I’m reviewing five songs written and performed by David Biel, also known as Bielworks. The opening songs are Smooth Move and Smooth Move II. Those are followed by Perkolator, Manifesto Testo and Transitions. I toss in my insight on influences that show up. Obviously my perceptions of musical influences or factors don’t necessarily coincide with David’s reality. However the range is equally broad in his dimension or my illusions.
I’ll share some my personal images that emerged as I explored these tunes. One memory goes back to 1965-66. A more recent one is from the early ’80s. Two or three more link to scenes or characters from my list of prefered films.
Smooth Move:What I initially notice are forceful touches from ‘Billy Jean’ by Michael Jackson. Beyond that are traces of Jean Luc Ponty, Spyro Gyra, and even a hint of Hip Hop.
This song transports me to Golden Gate Park where I’m playing Frisbee. The proficient use of the vibraphone stands out. The sub beat is terrific. The song swirls out from the center, so it’s appealing - subtle. The transitions are involving and unobtrusive. Wow.
Part II is almost a continuation but not quite. It has an interior twist. And it moves all over the color spectrum. I visualize energy unfolding and shifting - it’s quite unpredictable. I like the tie in to the closing measure from Part 1. There’s a classy interplay of synchronistic and asynchronistic elements including rounded zig zags. In other words the personality of the composition is intertwined, considering how incongruous it is. The segues are amazing! It’s definitely brain food.
Perkolator sends out vibes of Marvin Gaye and George Gershwin. (I told you there’s a broad range of influences; whether from my speculations or David’s real musical heroes.) I picture the tiny balls dancing around in the machine for the daily lotto drawing on Channel 9. I have indoor and outdoor memories associated with Perkolator. Outside: I’m doing somersaults or going tobogganing. I’m walking to school in the a.m. with my friends Linda and Craig. It’s crispy cold so we’re striding.
My indoor daydream is that I’m on a wide, brand new polished wood dance floor in a nightclub. There’s a gorgeous bar on one side – it’s an ideal set up. I dance in all sorts of ways and all sorts of styles without ever looking geeky or as if I lost the rhythm. Who wants to help me find this place so David can play there in real life?
The texture of this composition evolves from adept use of “fuzz” and the horn section is marvelous. The tempo borders on frenetic but never quite succumbs, whereas the vocal echo is almost imperceptible. It’s an intriguing addition. The beat is along the lines of a code someone who always taps on your back door in the same fashion. The tune is humorous and just a tad sneaky.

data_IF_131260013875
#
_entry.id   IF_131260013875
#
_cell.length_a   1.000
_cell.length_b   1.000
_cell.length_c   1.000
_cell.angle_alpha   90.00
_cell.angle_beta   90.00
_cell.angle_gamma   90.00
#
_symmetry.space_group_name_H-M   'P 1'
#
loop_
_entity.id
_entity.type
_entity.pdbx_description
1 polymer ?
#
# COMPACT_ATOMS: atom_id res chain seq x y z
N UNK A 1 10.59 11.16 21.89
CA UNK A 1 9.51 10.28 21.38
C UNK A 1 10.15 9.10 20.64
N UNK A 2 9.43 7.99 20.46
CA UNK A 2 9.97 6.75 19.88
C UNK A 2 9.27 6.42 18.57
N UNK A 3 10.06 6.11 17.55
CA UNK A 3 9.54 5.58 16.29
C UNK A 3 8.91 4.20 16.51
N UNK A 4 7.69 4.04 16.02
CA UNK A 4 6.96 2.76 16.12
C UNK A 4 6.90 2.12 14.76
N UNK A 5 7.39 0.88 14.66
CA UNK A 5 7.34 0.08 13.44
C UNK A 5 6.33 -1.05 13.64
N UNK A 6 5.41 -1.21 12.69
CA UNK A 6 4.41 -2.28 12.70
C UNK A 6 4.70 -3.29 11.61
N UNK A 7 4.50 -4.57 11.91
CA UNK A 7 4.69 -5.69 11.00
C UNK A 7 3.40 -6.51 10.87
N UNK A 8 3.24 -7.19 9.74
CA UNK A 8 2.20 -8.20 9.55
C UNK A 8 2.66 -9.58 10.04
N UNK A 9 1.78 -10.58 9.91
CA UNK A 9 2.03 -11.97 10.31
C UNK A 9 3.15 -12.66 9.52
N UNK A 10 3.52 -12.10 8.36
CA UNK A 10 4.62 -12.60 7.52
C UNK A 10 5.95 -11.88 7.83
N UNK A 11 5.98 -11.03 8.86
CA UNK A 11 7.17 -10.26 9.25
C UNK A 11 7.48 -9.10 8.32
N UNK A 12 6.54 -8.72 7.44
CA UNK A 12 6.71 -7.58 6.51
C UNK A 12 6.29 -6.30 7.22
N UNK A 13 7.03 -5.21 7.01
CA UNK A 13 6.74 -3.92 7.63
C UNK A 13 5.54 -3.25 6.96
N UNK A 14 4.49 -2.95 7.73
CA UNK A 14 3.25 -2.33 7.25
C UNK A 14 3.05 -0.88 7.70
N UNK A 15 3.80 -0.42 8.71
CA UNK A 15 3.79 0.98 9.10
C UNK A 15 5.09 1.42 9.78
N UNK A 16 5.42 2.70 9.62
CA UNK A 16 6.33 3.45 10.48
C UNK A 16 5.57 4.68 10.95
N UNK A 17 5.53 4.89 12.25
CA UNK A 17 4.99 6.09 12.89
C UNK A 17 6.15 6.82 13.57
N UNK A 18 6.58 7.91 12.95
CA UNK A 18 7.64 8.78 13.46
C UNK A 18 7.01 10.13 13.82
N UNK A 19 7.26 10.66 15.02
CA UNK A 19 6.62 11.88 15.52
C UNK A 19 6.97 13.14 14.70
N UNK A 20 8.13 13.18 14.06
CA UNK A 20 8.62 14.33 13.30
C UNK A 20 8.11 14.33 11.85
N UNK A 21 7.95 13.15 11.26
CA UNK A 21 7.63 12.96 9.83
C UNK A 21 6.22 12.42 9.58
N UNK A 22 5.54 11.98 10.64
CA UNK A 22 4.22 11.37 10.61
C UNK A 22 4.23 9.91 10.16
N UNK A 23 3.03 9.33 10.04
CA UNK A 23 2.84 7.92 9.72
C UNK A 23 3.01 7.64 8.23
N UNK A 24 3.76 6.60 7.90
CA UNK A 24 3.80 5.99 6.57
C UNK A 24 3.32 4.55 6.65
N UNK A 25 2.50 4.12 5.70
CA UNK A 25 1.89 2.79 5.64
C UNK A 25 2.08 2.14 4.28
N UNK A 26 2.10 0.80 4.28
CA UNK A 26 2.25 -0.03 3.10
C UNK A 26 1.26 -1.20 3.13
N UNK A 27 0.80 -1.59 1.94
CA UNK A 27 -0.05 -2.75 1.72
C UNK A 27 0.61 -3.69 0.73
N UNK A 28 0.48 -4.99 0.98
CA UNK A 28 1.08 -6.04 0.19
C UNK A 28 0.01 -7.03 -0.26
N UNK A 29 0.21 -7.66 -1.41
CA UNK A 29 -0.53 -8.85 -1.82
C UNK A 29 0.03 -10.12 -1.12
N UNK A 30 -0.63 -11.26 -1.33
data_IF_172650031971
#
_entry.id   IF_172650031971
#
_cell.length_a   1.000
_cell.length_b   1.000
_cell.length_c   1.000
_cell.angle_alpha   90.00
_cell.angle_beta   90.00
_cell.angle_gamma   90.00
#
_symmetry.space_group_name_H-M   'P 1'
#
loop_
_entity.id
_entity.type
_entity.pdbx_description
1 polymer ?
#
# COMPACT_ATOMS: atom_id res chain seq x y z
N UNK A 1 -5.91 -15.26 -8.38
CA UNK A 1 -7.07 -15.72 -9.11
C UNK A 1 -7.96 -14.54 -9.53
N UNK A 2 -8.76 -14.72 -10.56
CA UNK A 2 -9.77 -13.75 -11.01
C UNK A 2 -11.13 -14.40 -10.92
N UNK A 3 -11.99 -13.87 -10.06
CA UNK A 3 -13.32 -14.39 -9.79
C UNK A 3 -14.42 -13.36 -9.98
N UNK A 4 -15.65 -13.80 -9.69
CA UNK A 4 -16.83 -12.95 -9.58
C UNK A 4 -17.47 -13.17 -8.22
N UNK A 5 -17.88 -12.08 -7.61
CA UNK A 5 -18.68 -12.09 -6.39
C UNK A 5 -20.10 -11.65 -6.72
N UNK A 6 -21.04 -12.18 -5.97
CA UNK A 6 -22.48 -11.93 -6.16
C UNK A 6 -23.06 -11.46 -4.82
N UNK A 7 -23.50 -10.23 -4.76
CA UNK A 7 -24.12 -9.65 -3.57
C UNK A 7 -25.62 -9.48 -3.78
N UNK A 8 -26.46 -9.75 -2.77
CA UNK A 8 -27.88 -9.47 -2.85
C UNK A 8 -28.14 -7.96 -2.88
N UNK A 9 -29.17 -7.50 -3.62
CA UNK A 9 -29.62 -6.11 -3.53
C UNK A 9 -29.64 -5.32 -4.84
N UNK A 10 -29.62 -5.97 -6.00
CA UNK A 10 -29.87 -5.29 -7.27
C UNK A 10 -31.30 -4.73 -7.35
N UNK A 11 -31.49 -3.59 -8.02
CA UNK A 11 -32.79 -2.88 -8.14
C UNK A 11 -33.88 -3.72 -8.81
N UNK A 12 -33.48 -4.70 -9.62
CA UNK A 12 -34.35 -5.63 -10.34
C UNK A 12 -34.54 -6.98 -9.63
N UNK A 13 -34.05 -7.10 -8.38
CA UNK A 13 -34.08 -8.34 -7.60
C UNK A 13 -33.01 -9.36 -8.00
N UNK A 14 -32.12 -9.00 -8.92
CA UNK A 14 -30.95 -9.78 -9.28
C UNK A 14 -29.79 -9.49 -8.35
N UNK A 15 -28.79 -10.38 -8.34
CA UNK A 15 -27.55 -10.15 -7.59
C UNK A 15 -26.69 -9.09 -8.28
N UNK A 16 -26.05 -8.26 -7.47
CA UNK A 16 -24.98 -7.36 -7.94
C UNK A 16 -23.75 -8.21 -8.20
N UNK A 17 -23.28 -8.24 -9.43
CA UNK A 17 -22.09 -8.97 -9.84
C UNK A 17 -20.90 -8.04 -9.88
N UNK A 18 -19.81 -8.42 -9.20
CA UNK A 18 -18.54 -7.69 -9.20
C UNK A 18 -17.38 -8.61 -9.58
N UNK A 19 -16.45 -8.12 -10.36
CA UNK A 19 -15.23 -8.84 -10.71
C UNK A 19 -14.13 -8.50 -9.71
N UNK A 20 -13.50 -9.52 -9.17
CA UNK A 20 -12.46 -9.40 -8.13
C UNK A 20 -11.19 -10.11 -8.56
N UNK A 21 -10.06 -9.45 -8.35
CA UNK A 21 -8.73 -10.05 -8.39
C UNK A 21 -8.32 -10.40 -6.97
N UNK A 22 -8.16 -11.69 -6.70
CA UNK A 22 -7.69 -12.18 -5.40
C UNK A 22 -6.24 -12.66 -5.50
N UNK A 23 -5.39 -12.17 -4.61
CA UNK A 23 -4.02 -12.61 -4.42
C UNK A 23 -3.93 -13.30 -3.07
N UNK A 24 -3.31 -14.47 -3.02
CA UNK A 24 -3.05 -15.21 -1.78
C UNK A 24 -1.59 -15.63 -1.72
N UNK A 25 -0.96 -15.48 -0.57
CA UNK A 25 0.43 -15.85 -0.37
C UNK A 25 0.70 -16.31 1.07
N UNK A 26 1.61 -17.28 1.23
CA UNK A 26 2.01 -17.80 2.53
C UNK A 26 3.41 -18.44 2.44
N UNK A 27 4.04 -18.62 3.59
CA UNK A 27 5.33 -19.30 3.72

In Manifesto Testo I perceive bits and pieces of songs that appear on the Windham Hill label. So that’d be Jim Brickman or George Winston, for example. I also find a glimmer of Keith Jarrett. Keith is a genius at the piano and most assuredly not in the Windham Hill group!
Manifesto Testo is sentimental. It sounds like it’s dedicated to a specific moment or a person who David treasures … it invokes a couple stopping to hug during a moonlit walk. And the woman resembles Julia Robert’s persona in the movie Step Mom.
There are numerous adjustments in the tempo, I counted three. There are probably more. Once again David rules the keyboard and is open to improvisation. I’m not sure if he improvised in this recording or if the improv is insinuated. His dexterity is fully evident, though!
Bette Midler in the film That Old Feeling comes to mind when I listen to Manifesto Testo. The role does her justice and vice versa. The tune has a sly quality almost like a lullaby. I describe it as quiet, graceful and romantic. Not to mention that it succeeds in being mystical yet endearing.
Transitions: Lyrically this is a tune Harry Connick Jr. would include in his repertoire. He’d have to write the words for it first, though. It’d lend itself well to his voice. The structure of Transitions translates for me to being a guest at a wedding in the late Spring. The cake is the most exquisite combination of flavors in existence – a layer each of lemon and raspberry filling with light yellow cake in between.
Of the five songs, this one has the most steadfast beat. The saxophone’s presence is energetic and leisurely, especially in contrast to Perkolator. The layering is agile, the theme expands out and circles back. The cutoff ending brings us in to present time.
The single word description for Transitions is tribal. The tension is exacting. Other fitting words are stunning and progressive. I love its’ kinship to stream-of-consciousness thought.
Treat your ears and your soul to this marvelous stuff. The pertinent links are:
HeatherJune Toser 9.17.10